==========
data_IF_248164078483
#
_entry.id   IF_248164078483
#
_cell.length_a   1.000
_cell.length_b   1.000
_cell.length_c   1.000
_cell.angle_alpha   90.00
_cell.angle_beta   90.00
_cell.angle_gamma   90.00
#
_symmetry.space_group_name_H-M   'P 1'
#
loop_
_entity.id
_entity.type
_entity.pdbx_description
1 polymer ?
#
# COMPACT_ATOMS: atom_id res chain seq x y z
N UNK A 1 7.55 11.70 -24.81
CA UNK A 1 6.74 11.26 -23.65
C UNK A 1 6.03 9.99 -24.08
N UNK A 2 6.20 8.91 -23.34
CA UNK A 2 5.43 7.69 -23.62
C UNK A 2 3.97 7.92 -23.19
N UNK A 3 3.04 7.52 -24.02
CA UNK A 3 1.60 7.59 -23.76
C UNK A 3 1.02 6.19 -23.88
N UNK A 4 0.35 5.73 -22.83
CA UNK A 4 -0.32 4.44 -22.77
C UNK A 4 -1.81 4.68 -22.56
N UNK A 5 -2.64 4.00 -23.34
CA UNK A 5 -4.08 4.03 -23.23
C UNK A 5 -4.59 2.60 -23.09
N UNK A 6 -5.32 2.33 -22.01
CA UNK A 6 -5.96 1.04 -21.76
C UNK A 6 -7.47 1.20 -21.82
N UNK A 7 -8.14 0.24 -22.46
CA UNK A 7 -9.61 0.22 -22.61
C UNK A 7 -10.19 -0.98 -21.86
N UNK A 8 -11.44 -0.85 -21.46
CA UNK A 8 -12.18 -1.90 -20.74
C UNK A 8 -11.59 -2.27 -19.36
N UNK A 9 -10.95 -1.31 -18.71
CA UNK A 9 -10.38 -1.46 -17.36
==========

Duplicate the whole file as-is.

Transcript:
data_IF_248164078483
#
_entry.id   IF_248164078483
#
_cell.length_a   1.000
_cell.length_b   1.000
_cell.length_c   1.000
_cell.angle_alpha   90.00
_cell.angle_beta   90.00
_cell.angle_gamma   90.00
#
_symmetry.space_group_name_H-M   'P 1'
#
loop_
_entity.id
_entity.type
_entity.pdbx_description
1 polymer ?
#
# COMPACT_ATOMS: atom_id res chain seq x y z
N UNK A 1 7.55 11.70 -24.81
CA UNK A 1 6.74 11.26 -23.65
C UNK A 1 6.03 9.99 -24.08
N UNK A 2 6.20 8.91 -23.34
CA UNK A 2 5.43 7.69 -23.62
C UNK A 2 3.97 7.92 -23.19
N UNK A 3 3.04 7.52 -24.02
CA UNK A 3 1.60 7.59 -23.76
C UNK A 3 1.02 6.19 -23.88
N UNK A 4 0.35 5.73 -22.83
CA UNK A 4 -0.32 4.44 -22.77
C UNK A 4 -1.81 4.68 -22.56
N UNK A 5 -2.64 4.00 -23.34
CA UNK A 5 -4.08 4.03 -23.23
C UNK A 5 -4.59 2.60 -23.09
N UNK A 6 -5.32 2.33 -22.01
CA UNK A 6 -5.96 1.04 -21.76
C UNK A 6 -7.47 1.20 -21.82
N UNK A 7 -8.14 0.24 -22.46
CA UNK A 7 -9.61 0.22 -22.61
C UNK A 7 -10.19 -0.98 -21.86
N UNK A 8 -11.44 -0.85 -21.46
CA UNK A 8 -12.18 -1.90 -20.74
C UNK A 8 -11.59 -2.27 -19.36
N UNK A 9 -10.95 -1.31 -18.71
CA UNK A 9 -10.38 -1.46 -17.36